Our turning heels squeaked on the over polished floor as we took ourselves to what we had heard described as the 'working class mall' of Bangkok - MBK. This description is due to its layout being more like a market with thousands of makeshift stalls selling unbranded or fake branded clothing items at prices more in line with the average local salary. With limited finances the opportunity to replace some of our clothes, brutalised by 6 months backpacking, interested us.

    After a day of much haggling for items that will likely disintegrate on their first wash, we met with Freddie, our friend from Stray who 'hopped off' the bus in Ho Chi Minh City.

    Whilst our backpacking styles differ somewhat (Freddie was holding a signature Starbucks coffee, sporting a new haircut and staying in the Holiday Inn) he is very likeable and it was great to catch up on our respective adventures since we parted 3 weeks ago.

    Freddie was in Bangkok to continue his own round the world trip by flying to Bali tomorrow before travelling to New Zealand and beyond. We wish him the very best on his travels and hope to see him back home once he returns next year!
    Read more

  • Day183

    Hanoi to Bangkok

    October 19, 2015 in Thailand

    An ash smog clung to the air and shrouded the city as our taxi drove away from the tightly packed buildings through the crawling early morning traffic. Only once cruising over a motorway bridge to the airport did the sky open up as if exhaling a long-held breath.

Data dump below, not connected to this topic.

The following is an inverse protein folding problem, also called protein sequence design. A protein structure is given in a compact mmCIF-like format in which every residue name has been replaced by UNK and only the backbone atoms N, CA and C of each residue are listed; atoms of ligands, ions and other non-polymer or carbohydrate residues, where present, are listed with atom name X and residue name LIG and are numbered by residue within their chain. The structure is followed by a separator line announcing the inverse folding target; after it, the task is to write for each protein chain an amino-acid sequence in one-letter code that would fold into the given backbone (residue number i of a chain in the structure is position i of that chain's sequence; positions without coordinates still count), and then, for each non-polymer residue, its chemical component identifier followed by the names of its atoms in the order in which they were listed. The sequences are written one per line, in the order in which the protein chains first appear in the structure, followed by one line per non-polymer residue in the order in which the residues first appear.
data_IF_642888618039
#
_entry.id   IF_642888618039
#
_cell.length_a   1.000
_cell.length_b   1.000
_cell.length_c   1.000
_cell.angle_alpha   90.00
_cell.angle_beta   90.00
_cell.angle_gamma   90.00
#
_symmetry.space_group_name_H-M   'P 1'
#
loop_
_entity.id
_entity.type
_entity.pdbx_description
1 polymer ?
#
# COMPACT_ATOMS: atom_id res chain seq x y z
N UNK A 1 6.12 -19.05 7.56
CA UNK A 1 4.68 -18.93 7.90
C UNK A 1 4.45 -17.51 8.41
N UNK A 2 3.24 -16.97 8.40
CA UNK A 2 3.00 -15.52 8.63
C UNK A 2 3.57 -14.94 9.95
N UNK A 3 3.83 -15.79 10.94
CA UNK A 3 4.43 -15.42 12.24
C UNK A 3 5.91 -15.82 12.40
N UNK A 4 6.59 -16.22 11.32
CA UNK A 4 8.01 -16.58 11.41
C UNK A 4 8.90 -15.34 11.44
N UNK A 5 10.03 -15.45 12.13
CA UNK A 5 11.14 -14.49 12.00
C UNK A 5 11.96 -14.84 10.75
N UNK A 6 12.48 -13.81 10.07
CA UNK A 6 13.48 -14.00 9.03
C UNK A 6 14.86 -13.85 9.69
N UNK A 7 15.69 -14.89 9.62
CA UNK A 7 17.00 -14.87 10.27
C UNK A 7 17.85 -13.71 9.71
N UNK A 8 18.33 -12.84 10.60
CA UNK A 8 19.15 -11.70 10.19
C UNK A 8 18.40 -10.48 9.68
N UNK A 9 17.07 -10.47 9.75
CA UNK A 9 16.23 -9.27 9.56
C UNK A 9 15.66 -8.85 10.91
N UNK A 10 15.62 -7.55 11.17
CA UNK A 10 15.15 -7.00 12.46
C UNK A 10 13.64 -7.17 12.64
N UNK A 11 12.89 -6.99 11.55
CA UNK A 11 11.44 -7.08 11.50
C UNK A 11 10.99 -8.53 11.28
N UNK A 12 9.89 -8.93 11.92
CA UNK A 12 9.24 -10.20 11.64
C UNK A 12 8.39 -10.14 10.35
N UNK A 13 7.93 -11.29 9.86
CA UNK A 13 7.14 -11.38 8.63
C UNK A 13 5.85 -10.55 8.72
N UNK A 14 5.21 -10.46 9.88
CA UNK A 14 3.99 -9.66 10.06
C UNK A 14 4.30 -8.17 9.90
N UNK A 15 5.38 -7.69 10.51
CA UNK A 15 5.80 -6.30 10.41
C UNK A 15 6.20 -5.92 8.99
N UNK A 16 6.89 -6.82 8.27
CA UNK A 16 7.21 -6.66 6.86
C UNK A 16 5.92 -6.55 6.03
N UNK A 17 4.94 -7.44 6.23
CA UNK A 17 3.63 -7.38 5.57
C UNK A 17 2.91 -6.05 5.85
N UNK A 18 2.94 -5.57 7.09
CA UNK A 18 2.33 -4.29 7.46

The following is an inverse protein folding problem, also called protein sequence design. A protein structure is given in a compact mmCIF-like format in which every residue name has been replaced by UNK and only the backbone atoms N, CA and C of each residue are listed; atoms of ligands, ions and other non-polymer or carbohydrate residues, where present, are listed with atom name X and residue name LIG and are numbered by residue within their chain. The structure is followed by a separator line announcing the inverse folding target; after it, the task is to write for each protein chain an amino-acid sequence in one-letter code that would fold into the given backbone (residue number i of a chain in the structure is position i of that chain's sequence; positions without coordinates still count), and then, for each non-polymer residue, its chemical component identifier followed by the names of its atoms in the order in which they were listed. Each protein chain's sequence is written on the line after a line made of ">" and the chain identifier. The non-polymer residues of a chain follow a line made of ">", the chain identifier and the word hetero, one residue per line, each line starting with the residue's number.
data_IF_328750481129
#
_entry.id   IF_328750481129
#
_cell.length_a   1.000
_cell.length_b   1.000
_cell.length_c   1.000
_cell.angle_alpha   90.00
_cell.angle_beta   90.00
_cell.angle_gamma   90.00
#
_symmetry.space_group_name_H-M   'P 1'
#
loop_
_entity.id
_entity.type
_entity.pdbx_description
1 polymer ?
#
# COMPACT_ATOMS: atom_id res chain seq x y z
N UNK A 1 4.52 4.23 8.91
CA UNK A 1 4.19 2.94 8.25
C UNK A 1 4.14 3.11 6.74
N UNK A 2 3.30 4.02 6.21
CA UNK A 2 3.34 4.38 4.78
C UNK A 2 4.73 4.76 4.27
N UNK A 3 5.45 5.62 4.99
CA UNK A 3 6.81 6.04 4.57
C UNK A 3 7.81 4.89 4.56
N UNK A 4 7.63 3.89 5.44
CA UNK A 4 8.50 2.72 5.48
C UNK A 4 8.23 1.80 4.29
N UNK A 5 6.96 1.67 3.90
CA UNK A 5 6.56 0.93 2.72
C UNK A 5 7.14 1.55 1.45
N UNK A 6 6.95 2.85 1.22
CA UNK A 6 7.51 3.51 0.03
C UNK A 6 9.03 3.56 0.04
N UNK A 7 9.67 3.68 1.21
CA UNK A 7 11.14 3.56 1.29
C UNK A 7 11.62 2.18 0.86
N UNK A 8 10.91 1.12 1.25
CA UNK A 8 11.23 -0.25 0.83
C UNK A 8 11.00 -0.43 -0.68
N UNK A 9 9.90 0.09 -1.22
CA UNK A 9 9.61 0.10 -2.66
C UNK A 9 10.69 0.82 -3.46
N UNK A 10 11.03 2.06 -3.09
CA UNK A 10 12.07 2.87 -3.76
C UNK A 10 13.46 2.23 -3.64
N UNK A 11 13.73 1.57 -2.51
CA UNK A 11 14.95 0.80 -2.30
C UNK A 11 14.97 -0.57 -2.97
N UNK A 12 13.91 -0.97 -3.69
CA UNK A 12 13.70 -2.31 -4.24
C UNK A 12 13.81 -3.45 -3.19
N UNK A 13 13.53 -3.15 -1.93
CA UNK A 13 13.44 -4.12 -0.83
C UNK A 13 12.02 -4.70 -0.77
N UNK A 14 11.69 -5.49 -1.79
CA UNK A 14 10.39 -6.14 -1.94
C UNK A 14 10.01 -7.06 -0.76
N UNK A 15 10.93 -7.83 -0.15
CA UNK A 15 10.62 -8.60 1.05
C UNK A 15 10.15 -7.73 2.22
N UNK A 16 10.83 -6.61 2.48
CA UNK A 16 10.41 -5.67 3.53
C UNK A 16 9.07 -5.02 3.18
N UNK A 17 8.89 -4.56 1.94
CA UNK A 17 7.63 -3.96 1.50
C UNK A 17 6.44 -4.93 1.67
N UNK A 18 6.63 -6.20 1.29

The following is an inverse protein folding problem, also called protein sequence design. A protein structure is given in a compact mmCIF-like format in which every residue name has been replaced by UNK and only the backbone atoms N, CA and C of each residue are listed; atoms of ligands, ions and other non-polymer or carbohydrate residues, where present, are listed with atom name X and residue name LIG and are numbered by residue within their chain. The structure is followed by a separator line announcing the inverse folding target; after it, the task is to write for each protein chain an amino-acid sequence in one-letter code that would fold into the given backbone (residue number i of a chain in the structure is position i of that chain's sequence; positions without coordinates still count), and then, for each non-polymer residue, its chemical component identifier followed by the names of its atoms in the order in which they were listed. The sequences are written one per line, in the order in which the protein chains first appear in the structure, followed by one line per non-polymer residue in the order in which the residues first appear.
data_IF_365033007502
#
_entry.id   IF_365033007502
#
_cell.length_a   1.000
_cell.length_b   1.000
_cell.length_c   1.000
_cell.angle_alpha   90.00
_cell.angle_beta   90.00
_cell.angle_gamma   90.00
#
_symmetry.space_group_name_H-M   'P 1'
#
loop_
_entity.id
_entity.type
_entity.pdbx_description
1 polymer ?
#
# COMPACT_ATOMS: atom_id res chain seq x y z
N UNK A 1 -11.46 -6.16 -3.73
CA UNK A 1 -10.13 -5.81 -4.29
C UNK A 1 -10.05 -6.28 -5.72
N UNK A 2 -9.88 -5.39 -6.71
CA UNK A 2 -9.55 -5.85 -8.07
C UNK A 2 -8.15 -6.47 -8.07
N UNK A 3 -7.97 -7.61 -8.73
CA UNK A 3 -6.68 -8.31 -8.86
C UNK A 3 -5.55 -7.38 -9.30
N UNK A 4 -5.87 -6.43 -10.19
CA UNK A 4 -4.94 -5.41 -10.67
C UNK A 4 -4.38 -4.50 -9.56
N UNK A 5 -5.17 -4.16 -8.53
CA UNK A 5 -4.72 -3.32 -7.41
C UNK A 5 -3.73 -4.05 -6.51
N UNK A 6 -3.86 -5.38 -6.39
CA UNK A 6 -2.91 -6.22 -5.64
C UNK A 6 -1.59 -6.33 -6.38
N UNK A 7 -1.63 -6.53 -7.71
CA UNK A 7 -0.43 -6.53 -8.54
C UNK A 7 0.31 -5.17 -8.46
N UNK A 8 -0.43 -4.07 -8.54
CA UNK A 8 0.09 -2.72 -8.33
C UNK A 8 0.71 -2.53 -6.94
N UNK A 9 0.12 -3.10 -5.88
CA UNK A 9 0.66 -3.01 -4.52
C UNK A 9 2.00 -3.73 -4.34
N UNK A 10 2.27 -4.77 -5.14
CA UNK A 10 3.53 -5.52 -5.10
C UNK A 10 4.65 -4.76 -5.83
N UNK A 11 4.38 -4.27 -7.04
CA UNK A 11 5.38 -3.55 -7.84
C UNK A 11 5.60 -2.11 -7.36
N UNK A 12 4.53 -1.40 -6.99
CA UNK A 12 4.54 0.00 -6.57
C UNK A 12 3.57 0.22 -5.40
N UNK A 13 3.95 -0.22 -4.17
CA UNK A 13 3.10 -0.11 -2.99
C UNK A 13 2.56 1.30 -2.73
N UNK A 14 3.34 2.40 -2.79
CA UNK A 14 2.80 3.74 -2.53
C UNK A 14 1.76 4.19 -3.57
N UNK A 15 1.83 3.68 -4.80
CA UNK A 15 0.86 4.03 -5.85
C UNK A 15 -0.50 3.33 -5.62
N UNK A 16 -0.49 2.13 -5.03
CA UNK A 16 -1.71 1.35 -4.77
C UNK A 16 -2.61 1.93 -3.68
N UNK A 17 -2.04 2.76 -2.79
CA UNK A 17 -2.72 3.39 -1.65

The radiant walls and feathery atmosphere of the departure hall felt foreign as we breezed through. Nevertheless as our footfalls echoed off the ebony floor we were buoyant to be on the move again. Caught by the tourist board with no reasonable excuses, we obliged in completing questionnaires on our stay and ordered a lunch to go, containing neither rice or noodles.

    After months of travelling overland we returned to our starting point of Bangkok on a flight that took less than 2 hours. That said the entire journey still took the majority of the day due to all the additional travel, waiting and form filling required. At Bangkok airport we were greeted with a long-snaking heart-sinking queue through immigration. Tired and bored looks were abound as small children played between the legs of patient faced parents. Time ticked backwards as questions about onward travel and the hammer of rubber stamps reverberated down the line. At least we weren't the man who nearly made it all the way to the front, only to return to the back upon realising he hadn't completed an immigration arrival card...